Joy of Golf: Slow play is fast turning into a major problem

Joy Chakravarty 11:16 03/12/2015
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Accused of slow play: Gary Stal.

Where has been a lot of talk on pace of play lately. European Tour chief exe-cutive Keith Pelley singled it out as one of the biggest concerns of the Tour players when he addressed the media during the DP World Tour Championship in Dubai, and promised that his organisation will be “the leaders in dealing with slow play”.

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And last week, the Royal & Ancient, golf’s governing body, held a two-day conference in St Andrews solely devoted to the menace of slow play.

Martin Slumbers, R&A’s new chief executive, had this to say during his opening address: “The game has been getting slower for the last 20 years or so and it is correlated with participation.

“I think a lot of people hoped that self-regulation would work and that people would sort of correct themselves. But it is now one of the top two or three issues within the game, and I think it’s important we have a campaign over a number of years.”

Obviously, much of the focus has been on the professional tournaments. Slow play can be a major irritant for the Tour stars, but in the broader perspective, it is the amateur game that needs to be shaken up.

While the spectators, who are in any case committed to spending the day at the golf course, do not mind watching a five-hour round, it affects some players and the television schedule.

What it can do to players is evident by two recent examples on the European Tour – Rory McIlroy hitting the water on the 17th hole on the final day of the DP World Tour Championship after a 10-minute wait on the tee disrupted his rhythm, and Alvaro Quiros going ballistic at the Portugal Masters because of his playing partner Gary Stal’s deliberateness.

So, what can be done at the professional level? There have been calls for naming and shaming players who are repeat offenders. At the moment, most Tours impose a financial penalty on a player with more than two ‘bad timings’ in a round, but surely docking a couple of shots as a penalty would be a much better option.

There is also the logistical issue of how the players are timed. It would be difficult for the Tours to employ one official with each group, and that also goes against one of the greatest things about golf – the fact that it is mostly self-governed. That is where technology should come in.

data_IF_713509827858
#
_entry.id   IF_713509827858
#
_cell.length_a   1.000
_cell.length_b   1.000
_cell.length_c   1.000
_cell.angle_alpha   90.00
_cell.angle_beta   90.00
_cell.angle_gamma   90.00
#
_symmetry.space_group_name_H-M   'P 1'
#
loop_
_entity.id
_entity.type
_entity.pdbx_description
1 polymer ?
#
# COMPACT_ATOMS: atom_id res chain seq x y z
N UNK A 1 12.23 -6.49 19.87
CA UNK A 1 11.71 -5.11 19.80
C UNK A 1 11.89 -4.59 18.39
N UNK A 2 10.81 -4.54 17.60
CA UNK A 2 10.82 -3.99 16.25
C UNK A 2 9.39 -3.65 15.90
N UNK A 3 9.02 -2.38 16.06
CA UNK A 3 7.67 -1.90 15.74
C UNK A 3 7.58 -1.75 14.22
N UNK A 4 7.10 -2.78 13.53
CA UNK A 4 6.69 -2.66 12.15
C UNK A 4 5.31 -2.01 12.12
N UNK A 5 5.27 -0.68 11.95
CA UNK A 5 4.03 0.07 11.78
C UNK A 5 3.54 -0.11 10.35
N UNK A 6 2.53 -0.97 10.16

In these days of RFID and GPS, it would be the easiest thing to place a small device in the player’s pocket that will pinpoint his position on the golf course to a square yard. And let there be just one official to monitor the progress of play in a central control unit.

While something like this can be done on the Tours, what about us regular club players? The menace of slow play is clearly bigger at the club level than on the Tour level. While there are just a handful of professionals who are slow, my own personal experience is that nearly 50 per cent of casual players take more time than normal.

Of course, this has more to do with playing ability rather than them trying to be deliberate. If you forget and pardon the occasional phone calls that people receive during play, simple calculation says you should be prepared for a 18-handicapper to take one hour more than a scratch golfer to finish his round.

Recent victim of slow play: McIlroy.

Most golf clubs will not be able to afford RFID technology, and in most cases, it would be useless. The only way to ensure that pace of play is maintained at the clubs is effective course management. The presence of just two strict and polite marshals on either halves of the golf course will actually be worth an investment for the golf clubs.

If they can get even one extra fourball on the golf course by gently nudging people, they would make more money for the clubs than their day’s salary, apart from increasing customer satisfaction.

Another thing these marshals can do is urge the members to use the right tees according to their playing ability. I have seen umpteen cases of casual golfers using tees that are not appropriate for their handicaps.

Forward tees not only exponentially increase the pleasure of golf, it will most certainly cut down the time taken to complete a round drastically.

Finally, what is required is the first step from both the Tours and the clubs. They need to take this as a priority and be a little ballsy – the Tours with some of their players, and the clubs with some of their members.

Quote of the Week

“I think this year we’re going to approach it as a fifth major and we’re going to prepare like it is and I’m going to go down there and try and take care of business” – Jordan Spieth on how he plans to approach the Olympic golf tournament in 2016

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